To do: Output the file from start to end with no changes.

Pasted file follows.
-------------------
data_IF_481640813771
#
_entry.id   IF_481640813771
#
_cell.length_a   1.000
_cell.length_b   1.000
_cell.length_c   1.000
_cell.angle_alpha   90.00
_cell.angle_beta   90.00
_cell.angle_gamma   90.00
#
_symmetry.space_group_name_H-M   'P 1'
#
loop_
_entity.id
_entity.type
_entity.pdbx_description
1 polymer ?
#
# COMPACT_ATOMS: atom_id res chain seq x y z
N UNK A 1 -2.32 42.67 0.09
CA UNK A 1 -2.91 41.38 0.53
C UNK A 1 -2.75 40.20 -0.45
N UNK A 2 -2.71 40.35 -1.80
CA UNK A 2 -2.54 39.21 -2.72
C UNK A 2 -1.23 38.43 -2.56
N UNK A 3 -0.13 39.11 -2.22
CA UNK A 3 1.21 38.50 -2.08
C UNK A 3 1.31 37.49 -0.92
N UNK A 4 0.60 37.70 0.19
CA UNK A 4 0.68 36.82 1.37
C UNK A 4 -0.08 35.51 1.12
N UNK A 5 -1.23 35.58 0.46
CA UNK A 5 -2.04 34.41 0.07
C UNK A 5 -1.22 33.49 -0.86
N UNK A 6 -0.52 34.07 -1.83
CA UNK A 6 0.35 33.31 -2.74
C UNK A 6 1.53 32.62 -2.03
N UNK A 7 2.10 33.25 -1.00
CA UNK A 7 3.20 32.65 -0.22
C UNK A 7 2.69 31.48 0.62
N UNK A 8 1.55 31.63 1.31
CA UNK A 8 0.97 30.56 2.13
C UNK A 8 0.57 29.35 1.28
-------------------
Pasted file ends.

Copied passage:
data_IF_481640813771
#
_entry.id   IF_481640813771
#
_cell.length_a   1.000
_cell.length_b   1.000
_cell.length_c   1.000
_cell.angle_alpha   90.00
_cell.angle_beta   90.00
_cell.angle_gamma   90.00
#
_symmetry.space_group_name_H-M   'P 1'
#
loop_
_entity.id
_entity.type
_entity.pdbx_description
1 polymer ?
#
# COMPACT_ATOMS: atom_id res chain seq x y z
N UNK A 1 -2.32 42.67 0.09
CA UNK A 1 -2.91 41.38 0.53
C UNK A 1 -2.75 40.20 -0.45
N UNK A 2 -2.71 40.35 -1.80
CA UNK A 2 -2.54 39.21 -2.72
C UNK A 2 -1.23 38.43 -2.56
N UNK A 3 -0.13 39.11 -2.22
CA UNK A 3 1.21 38.50 -2.08
C UNK A 3 1.31 37.49 -0.92
N UNK A 4 0.60 37.70 0.19
CA UNK A 4 0.68 36.82 1.37
C UNK A 4 -0.08 35.51 1.12
N UNK A 5 -1.23 35.58 0.46
CA UNK A 5 -2.04 34.41 0.07
C UNK A 5 -1.22 33.49 -0.86
N UNK A 6 -0.52 34.07 -1.83
CA UNK A 6 0.35 33.31 -2.74
C UNK A 6 1.53 32.62 -2.03
N UNK A 7 2.10 33.25 -1.00
CA UNK A 7 3.20 32.65 -0.22
C UNK A 7 2.69 31.48 0.62
N UNK A 8 1.55 31.63 1.31
CA UNK A 8 0.97 30.56 2.13
C UNK A 8 0.57 29.35 1.28